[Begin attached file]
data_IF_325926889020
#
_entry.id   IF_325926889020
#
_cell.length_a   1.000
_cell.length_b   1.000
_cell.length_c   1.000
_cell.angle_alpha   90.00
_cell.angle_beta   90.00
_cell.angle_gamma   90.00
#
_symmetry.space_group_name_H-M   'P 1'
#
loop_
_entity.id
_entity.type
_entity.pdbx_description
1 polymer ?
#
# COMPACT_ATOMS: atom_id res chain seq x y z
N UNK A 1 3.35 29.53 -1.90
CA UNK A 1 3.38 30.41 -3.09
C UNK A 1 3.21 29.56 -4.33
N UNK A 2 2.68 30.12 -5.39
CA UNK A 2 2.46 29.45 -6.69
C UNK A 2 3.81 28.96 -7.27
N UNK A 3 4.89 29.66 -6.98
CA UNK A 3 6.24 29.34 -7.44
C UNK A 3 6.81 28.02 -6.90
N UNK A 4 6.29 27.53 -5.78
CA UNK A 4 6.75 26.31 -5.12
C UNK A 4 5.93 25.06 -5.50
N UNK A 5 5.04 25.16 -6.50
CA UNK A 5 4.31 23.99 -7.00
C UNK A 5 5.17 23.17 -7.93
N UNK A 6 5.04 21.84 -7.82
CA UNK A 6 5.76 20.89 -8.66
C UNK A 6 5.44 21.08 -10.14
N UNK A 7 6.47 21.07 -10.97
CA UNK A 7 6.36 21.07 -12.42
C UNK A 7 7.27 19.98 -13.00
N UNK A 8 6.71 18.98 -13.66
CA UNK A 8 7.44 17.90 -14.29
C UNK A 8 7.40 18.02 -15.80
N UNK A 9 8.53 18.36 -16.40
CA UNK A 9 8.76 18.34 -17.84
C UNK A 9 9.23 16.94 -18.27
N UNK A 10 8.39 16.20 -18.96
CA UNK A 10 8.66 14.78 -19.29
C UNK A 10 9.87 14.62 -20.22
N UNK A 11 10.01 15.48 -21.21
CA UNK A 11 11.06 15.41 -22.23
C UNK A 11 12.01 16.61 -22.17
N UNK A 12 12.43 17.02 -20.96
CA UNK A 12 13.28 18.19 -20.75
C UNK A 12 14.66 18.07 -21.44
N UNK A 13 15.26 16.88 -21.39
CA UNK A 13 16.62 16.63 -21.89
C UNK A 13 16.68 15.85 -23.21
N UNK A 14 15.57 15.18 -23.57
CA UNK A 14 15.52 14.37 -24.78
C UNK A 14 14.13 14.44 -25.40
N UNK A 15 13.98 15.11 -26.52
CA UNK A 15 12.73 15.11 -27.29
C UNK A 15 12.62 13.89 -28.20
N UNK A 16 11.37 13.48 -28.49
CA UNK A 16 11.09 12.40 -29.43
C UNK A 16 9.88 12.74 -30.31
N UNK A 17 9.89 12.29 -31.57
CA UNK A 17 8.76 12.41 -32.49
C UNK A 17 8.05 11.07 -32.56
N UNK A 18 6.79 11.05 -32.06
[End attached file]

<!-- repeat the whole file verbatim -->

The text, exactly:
data_IF_325926889020
#
_entry.id   IF_325926889020
#
_cell.length_a   1.000
_cell.length_b   1.000
_cell.length_c   1.000
_cell.angle_alpha   90.00
_cell.angle_beta   90.00
_cell.angle_gamma   90.00
#
_symmetry.space_group_name_H-M   'P 1'
#
loop_
_entity.id
_entity.type
_entity.pdbx_description
1 polymer ?
#
# COMPACT_ATOMS: atom_id res chain seq x y z
N UNK A 1 3.35 29.53 -1.90
CA UNK A 1 3.38 30.41 -3.09
C UNK A 1 3.21 29.56 -4.33
N UNK A 2 2.68 30.12 -5.39
CA UNK A 2 2.46 29.45 -6.69
C UNK A 2 3.81 28.96 -7.27
N UNK A 3 4.89 29.66 -6.98
CA UNK A 3 6.24 29.34 -7.44
C UNK A 3 6.81 28.02 -6.90
N UNK A 4 6.29 27.53 -5.78
CA UNK A 4 6.75 26.31 -5.12
C UNK A 4 5.93 25.06 -5.50
N UNK A 5 5.04 25.16 -6.50
CA UNK A 5 4.31 23.99 -7.00
C UNK A 5 5.17 23.17 -7.93
N UNK A 6 5.04 21.84 -7.82
CA UNK A 6 5.76 20.89 -8.66
C UNK A 6 5.44 21.08 -10.14
N UNK A 7 6.47 21.07 -10.97
CA UNK A 7 6.36 21.07 -12.42
C UNK A 7 7.27 19.98 -13.00
N UNK A 8 6.71 18.98 -13.66
CA UNK A 8 7.44 17.90 -14.29
C UNK A 8 7.40 18.02 -15.80
N UNK A 9 8.53 18.36 -16.40
CA UNK A 9 8.76 18.34 -17.84
C UNK A 9 9.23 16.94 -18.27
N UNK A 10 8.39 16.20 -18.96
CA UNK A 10 8.66 14.78 -19.29
C UNK A 10 9.87 14.62 -20.22
N UNK A 11 10.01 15.48 -21.21
CA UNK A 11 11.06 15.41 -22.23
C UNK A 11 12.01 16.61 -22.17
N UNK A 12 12.43 17.02 -20.96
CA UNK A 12 13.28 18.19 -20.75
C UNK A 12 14.66 18.07 -21.44
N UNK A 13 15.26 16.88 -21.39
CA UNK A 13 16.62 16.63 -21.89
C UNK A 13 16.68 15.85 -23.21
N UNK A 14 15.57 15.18 -23.57
CA UNK A 14 15.52 14.37 -24.78
C UNK A 14 14.13 14.44 -25.40
N UNK A 15 13.98 15.11 -26.52
CA UNK A 15 12.73 15.11 -27.29
C UNK A 15 12.62 13.89 -28.20
N UNK A 16 11.37 13.48 -28.49
CA UNK A 16 11.09 12.40 -29.43
C UNK A 16 9.88 12.74 -30.31
N UNK A 17 9.89 12.29 -31.57
CA UNK A 17 8.76 12.41 -32.49
C UNK A 17 8.05 11.07 -32.56
N UNK A 18 6.79 11.05 -32.06